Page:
Obviously, my father really took his role as a veteran and American citizen very seriously. But, in light of today’s current events and public protests about ongoing problems with racism and police brutality, I can’t help wondering how daddy would feel about taking a knee.

IMAGE: Corporal Jack E. Stewart Sr. and Theresa Ann Stewart (nee Bumpers), 1945.
Celebrating Kwanzaa
An Editorial by Beverly Lloyd
Kwanzaa is a deeply meaningful holiday that gives African Americans an opportunity to reunite with family and friends, and pay tribute to our rich cultural heritage. The 2020 Kwanzaa celebration comes at a most fitting time in our history, with the victories of President-elect Joe Biden and Madam Vice President-elect Kamala Harris making a profound statement of our desire for healing, justice, unity, and faith. 

Recent events in the political and social justice arenas are examples of how we upheld/lived out/put into practice the seven principles (Nguzo Saba) of Kwanzaa: 

UMOJA (Unity) - We came together with others to proclaim that Black Lives Matter. 

KUJICHAGULIA (Self-Determination) - We defined some trouble as “‘good trouble” and determined that we would work to transform our nation and our world.

UJIMA (Collective Work and Responsibility) - Together, we worked the polls and voted at the polls to make a difference. 


UJAMAA (Cooperative Economics) - We supported businesses that supported us. 

NIA (Purpose) - We elected a new President and Vice President with a strong sense of purpose.

KUUMBA (Creativity) - We have worked creatively and thrived in myriad ways during the COVID-19 pandemic.

IMANI (Faith) - We have faith that our fallen brothers and sisters have not died in vain, but we stand firmly on their shoulders with a commitment to a higher calling. 

According to Dr. Maulana Karenga, founder of Kwanzaa in 1966, the core principles of this holiday are a necessary minimum set of principles by which Black people must live in order to begin to rescue and reconstruct our history and lives. 

For more information, please see Maulana Karenga, Kwanzaa: Origins, Concepts, Practices. Los Angeles: Kwaida Publications, 1977; and visit the Official Kwanzaa Website.


Beverly Lloyd, CEO of PASS It On MAAT, a non-profit literacy organization, presents hands-on literacy circles in Cleveland, throughout Northeast Ohio, and on Sankofatales@instagram. She has also partnered with the Boys and Girls Club, churches, and community groups. Her BA in English and Psychology from Denison University, M.Ed. from Baldwin Wallace, and acceptance as a doctoral candidate at Kent State University engendered her commitment to literacy and storytelling. Her husband, R. E. Oba Lloyd, earned his M.Ed. from Kent State University and served as a CMSD principal for 27 years. Both Beverly and Oba are lifelong teachers and learners. The Lloyds met Dr. Maulana Karenga, the founder of Kwanzaa, at Case Western Reserve University, and the couple has celebrated Kwanzaa with family and friends since 1987.

IMAGE: Oba and Beverly Lloyd.
The Evidence of Things Seen:
Reactions to the Murder of George Floyd
A Photographic Essay by Stephanie Barron
"These photographs are from the May 30, 2020, George Floyd protest and riot in Downtown Cleveland. I am quite pleased to contribute these images to the African American Archives Auxiliary of the Western Reserve Historical Society, so that we may truly begin to move into the new decade!" - S. Barron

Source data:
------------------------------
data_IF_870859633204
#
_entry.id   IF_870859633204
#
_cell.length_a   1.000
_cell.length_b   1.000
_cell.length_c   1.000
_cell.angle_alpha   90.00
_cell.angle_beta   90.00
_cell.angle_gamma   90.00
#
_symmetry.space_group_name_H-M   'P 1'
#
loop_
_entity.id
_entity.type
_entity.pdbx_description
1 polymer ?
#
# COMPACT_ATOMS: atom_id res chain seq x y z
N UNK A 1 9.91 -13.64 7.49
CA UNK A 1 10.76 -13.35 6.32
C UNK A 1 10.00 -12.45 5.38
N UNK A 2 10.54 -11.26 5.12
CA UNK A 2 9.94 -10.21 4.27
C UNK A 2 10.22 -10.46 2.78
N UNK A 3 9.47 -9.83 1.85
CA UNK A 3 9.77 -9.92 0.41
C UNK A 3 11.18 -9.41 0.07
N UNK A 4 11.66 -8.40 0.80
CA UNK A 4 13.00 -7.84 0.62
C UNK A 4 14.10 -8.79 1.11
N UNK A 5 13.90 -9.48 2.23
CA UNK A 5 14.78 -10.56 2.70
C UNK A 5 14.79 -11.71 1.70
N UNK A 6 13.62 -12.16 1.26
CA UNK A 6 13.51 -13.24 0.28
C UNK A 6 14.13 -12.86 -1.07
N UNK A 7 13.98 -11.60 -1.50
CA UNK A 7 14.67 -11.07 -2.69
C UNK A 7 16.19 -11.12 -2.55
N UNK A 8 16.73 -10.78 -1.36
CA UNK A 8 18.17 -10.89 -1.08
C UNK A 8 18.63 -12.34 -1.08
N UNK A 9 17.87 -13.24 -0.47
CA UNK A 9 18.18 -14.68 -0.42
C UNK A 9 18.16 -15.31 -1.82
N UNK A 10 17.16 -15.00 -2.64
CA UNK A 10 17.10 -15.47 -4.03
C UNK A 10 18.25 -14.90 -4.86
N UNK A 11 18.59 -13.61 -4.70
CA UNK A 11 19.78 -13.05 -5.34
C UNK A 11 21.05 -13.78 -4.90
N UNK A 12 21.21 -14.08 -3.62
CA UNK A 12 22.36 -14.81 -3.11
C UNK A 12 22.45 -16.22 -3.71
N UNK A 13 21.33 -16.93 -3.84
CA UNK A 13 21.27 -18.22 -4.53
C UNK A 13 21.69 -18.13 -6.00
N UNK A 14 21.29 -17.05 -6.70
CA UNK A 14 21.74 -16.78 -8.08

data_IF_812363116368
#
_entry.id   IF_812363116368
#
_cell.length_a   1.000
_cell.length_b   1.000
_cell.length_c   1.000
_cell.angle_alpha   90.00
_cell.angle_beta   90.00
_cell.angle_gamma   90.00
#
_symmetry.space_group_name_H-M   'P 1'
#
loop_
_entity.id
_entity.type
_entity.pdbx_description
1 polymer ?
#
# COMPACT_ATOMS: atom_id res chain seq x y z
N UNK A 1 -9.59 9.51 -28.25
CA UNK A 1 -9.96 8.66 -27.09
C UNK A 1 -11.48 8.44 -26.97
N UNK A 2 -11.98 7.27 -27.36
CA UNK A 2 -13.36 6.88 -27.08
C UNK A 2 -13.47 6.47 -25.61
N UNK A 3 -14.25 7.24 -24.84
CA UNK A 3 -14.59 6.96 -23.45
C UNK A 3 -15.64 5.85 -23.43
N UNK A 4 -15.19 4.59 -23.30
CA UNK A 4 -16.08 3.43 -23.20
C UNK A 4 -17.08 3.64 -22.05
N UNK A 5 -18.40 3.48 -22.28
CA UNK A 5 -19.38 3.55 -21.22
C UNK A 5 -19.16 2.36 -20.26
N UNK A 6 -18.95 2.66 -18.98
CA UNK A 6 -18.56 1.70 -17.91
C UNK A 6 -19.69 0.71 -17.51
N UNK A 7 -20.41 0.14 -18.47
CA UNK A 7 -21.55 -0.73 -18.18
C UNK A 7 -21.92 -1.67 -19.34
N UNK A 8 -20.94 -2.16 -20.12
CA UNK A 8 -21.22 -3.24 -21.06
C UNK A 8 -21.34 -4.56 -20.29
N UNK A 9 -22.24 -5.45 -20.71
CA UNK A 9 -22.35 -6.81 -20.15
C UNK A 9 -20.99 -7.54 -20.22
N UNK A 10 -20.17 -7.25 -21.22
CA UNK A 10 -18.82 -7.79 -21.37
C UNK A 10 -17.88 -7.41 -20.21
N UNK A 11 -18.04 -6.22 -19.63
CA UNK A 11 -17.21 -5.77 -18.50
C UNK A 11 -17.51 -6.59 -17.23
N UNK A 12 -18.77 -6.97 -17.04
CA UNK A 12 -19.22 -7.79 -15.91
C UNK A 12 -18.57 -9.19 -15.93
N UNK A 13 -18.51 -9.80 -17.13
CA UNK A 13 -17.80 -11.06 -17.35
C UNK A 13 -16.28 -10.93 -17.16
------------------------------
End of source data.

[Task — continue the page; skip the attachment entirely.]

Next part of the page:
Locations for Images, in Order of Appearance:

  1. Youth March Down Euclid Avenue
  2. Smashed Window on West 6th Street
  3. Flames Roar as Cars Burn in Parking Lot across from West 6th Street
  4. Protest Outside the Justice Center
  5. Grassroots First Aid Area on West 3rd Street
  6. Heinen’s, Geiger’s, and Rise Fitness Decimated on Euclid Avenue
  7. Boarding Up Businesses: The Aftermath on Euclid Avenue
  8. Messages in Response to George Floyd’s Death and Police Brutality on the Free Stamp Sculpture
  9. Protesters, Fort Huntington Park, and Squad Car on Fire on West Lakeside Avenue and West 3rd Street
  10. Protester Standing on an Elevated Surface Outside of the Justice Center
Archival Acquisitions

In November 2020, the Research Library acquired the collection of Dr. A. Grace Lee Mims (1930-2019). Mims was an educator, a librarian, a soprano vocalist, a philanthropist, and an advocate for the arts and humanities. For more than 40 years, she hosted WCLV’s “The Black Arts” radio program. In 1971, she joined 22 other community leaders in co-founding the group that would become the African American Archives Auxiliary of the Western Reserve Historical Society. The collection includes paper documents, sound recordings, photographs, and other items.

IMAGE: An autographed 1952 photograph (“Always, Grace”) from a Hampton Institute scrapbook that is part of the collection.
Announcements
AAAA will hold bi-monthly general membership meetings on the following dates (Third Saturday of the Month at 12 p.m.)

  • November 21, 2020
  • January 16, 2021
  • March 20, 2021
  • May 15, 2021
  • June 19, 2021 *Annual Meeting and Elections

Membership has its perks! Please consider becoming a member in 2021, our 50th anniversary year! Membership information is available HERE.
Support AAAA
Please consider making a donation to the African American Archives. Your donations to the Booker T. Tall and George L. Forbes Endowments will support the work of the African American Archives Program. You can be confident, therefore, that all contributions to these funds will enhance the work of the Western Reserve Historical Society both now and in the years to come.
 
Thanks so much for your support!